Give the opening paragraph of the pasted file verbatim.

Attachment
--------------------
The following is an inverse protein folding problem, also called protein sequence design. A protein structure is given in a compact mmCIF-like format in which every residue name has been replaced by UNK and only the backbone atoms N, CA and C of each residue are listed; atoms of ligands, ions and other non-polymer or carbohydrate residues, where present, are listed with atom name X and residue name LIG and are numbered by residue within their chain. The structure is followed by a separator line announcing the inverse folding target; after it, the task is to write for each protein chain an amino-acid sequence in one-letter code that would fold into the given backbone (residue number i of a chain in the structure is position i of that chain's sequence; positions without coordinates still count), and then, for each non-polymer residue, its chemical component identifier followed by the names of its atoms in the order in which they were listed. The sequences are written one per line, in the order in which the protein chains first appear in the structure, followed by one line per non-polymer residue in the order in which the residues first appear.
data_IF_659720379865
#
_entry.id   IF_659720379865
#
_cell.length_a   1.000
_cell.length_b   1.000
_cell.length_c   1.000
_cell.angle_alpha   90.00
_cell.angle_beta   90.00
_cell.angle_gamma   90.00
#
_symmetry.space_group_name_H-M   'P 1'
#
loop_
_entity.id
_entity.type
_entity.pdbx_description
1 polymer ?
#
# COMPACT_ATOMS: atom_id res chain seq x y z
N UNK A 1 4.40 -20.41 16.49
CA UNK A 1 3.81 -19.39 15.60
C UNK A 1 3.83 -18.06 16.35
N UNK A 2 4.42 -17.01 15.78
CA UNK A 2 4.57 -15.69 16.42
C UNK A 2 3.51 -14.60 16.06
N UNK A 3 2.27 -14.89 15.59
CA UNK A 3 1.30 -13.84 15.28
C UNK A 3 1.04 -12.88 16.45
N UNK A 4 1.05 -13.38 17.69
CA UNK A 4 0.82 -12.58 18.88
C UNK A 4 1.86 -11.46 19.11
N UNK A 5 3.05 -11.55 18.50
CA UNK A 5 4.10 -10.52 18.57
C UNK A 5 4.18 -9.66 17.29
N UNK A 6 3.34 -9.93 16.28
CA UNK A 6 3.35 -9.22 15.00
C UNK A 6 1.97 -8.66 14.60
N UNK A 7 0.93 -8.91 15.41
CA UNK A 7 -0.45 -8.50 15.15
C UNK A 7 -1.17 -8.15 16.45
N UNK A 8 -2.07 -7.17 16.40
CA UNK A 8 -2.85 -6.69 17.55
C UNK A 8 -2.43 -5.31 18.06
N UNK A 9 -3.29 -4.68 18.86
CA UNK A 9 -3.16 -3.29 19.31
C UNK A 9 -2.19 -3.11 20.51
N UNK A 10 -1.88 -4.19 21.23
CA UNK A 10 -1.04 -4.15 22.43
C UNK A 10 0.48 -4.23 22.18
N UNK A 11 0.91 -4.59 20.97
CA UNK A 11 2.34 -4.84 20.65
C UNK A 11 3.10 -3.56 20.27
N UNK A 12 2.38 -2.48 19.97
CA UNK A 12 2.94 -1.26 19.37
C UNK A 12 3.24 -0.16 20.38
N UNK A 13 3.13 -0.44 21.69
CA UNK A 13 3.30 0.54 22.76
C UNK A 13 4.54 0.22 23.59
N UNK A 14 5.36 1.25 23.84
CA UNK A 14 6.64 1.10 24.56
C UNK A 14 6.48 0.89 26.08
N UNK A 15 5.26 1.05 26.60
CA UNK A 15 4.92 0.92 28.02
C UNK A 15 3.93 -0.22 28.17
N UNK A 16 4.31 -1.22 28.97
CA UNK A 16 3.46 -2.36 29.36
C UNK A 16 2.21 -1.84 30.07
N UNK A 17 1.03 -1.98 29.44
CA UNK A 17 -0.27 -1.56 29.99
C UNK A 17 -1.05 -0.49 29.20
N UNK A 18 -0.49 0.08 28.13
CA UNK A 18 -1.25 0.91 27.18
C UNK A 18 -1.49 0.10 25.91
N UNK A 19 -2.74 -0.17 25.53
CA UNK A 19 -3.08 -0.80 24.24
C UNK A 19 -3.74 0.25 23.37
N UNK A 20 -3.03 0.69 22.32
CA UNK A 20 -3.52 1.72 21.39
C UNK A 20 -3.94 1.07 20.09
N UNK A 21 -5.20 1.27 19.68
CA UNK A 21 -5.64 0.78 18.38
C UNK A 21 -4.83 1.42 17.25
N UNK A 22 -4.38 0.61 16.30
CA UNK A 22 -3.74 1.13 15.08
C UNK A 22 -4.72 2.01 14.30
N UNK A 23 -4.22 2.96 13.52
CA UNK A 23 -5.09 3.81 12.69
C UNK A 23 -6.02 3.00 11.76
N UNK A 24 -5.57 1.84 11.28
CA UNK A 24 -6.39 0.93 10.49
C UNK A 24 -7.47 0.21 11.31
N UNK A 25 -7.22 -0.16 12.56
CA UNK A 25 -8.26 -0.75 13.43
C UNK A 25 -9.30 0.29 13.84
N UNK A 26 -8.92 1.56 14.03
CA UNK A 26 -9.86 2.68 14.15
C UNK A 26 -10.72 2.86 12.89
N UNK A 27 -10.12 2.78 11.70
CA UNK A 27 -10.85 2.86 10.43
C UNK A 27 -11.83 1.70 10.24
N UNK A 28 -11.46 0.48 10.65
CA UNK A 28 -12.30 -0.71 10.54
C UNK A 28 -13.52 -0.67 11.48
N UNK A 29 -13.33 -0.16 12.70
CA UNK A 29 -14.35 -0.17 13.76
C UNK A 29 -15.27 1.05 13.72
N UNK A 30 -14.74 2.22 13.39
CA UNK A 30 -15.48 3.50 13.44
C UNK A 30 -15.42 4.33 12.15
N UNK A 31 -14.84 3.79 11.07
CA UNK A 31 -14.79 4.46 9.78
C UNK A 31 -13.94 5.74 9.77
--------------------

The following is an inverse protein folding problem, also called protein sequence design. A protein structure is given in a compact mmCIF-like format in which every residue name has been replaced by UNK and only the backbone atoms N, CA and C of each residue are listed; atoms of ligands, ions and other non-polymer or carbohydrate residues, where present, are listed with atom name X and residue name LIG and are numbered by residue within their chain. The structure is followed by a separator line announcing the inverse folding target; after it, the task is to write for each protein chain an amino-acid sequence in one-letter code that would fold into the given backbone (residue number i of a chain in the structure is position i of that chain's sequence; positions without coordinates still count), and then, for each non-polymer residue, its chemical component identifier followed by the names of its atoms in the order in which they were listed. The sequences are written one per line, in the order in which the protein chains first appear in the structure, followed by one line per non-polymer residue in the order in which the residues first appear.